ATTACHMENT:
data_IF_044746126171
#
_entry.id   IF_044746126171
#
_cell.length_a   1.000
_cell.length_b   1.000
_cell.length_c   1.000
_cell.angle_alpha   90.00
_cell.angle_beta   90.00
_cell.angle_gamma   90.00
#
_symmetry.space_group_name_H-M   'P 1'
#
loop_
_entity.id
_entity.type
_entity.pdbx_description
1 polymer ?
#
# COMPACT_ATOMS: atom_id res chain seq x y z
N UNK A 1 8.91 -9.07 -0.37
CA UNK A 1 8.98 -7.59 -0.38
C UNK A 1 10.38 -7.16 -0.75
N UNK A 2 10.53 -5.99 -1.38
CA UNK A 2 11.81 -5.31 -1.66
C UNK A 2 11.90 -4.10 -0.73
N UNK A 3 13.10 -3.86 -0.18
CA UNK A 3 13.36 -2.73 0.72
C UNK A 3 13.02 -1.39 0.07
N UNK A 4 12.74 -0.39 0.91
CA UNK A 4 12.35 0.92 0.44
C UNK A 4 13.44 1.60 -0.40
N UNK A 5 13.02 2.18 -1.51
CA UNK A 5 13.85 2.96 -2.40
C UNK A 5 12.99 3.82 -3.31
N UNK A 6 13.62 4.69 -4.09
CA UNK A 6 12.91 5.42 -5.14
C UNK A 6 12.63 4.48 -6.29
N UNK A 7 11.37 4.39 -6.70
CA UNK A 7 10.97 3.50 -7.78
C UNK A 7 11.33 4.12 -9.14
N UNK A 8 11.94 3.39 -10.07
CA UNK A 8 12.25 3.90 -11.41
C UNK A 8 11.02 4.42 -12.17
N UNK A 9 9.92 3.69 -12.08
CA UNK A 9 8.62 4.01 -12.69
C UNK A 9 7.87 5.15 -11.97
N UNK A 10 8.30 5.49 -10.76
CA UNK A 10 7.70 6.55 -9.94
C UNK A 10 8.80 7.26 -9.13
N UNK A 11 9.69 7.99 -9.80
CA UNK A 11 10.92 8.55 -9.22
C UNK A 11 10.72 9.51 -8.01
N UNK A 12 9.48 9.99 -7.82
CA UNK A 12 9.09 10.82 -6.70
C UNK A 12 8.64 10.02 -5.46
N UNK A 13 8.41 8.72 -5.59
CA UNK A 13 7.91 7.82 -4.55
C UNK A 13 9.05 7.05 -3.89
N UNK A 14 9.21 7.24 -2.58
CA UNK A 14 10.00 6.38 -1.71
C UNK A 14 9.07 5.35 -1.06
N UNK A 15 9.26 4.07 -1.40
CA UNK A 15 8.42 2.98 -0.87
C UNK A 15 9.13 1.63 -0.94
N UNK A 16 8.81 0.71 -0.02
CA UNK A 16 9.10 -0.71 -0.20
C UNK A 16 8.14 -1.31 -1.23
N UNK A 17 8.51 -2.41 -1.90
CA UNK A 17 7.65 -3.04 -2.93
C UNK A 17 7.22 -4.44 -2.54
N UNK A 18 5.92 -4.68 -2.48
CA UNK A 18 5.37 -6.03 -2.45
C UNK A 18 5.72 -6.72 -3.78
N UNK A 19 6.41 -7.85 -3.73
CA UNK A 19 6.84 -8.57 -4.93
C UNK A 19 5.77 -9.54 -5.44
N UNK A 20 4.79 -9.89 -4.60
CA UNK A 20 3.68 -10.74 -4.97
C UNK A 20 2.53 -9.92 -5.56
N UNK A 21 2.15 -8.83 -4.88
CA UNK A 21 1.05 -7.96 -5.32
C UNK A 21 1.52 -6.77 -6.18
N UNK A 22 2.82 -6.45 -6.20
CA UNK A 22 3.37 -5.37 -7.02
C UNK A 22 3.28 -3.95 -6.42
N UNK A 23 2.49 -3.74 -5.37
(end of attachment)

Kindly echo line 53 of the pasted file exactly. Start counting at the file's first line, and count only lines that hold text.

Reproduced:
C UNK A 11 10.72 9.51 -8.01